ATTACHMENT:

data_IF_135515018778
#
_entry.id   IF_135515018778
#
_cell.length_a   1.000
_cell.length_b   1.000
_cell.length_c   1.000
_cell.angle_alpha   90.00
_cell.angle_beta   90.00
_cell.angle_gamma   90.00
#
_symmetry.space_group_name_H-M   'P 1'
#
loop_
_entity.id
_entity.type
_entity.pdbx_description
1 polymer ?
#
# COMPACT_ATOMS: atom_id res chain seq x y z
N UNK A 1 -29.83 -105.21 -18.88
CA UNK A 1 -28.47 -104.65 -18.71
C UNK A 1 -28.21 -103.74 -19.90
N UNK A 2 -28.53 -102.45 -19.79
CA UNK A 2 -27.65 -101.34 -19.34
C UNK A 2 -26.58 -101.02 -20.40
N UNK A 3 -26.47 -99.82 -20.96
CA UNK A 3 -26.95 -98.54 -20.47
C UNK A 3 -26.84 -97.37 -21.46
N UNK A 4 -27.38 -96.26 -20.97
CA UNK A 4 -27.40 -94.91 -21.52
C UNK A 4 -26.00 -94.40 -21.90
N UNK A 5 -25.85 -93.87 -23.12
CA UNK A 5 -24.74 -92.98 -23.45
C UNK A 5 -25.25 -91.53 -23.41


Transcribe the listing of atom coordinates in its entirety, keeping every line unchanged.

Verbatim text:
data_IF_135515018778
#
_entry.id   IF_135515018778
#
_cell.length_a   1.000
_cell.length_b   1.000
_cell.length_c   1.000
_cell.angle_alpha   90.00
_cell.angle_beta   90.00
_cell.angle_gamma   90.00
#
_symmetry.space_group_name_H-M   'P 1'
#
loop_
_entity.id
_entity.type
_entity.pdbx_description
1 polymer ?
#
# COMPACT_ATOMS: atom_id res chain seq x y z
N UNK A 1 -29.83 -105.21 -18.88
CA UNK A 1 -28.47 -104.65 -18.71
C UNK A 1 -28.21 -103.74 -19.90
N UNK A 2 -28.53 -102.45 -19.79
CA UNK A 2 -27.65 -101.34 -19.34
C UNK A 2 -26.58 -101.02 -20.40
N UNK A 3 -26.47 -99.82 -20.96
CA UNK A 3 -26.95 -98.54 -20.47
C UNK A 3 -26.84 -97.37 -21.46
N UNK A 4 -27.38 -96.26 -20.97
CA UNK A 4 -27.40 -94.91 -21.52
C UNK A 4 -26.00 -94.40 -21.90
N UNK A 5 -25.85 -93.87 -23.12
CA UNK A 5 -24.74 -92.98 -23.45
C UNK A 5 -25.25 -91.53 -23.41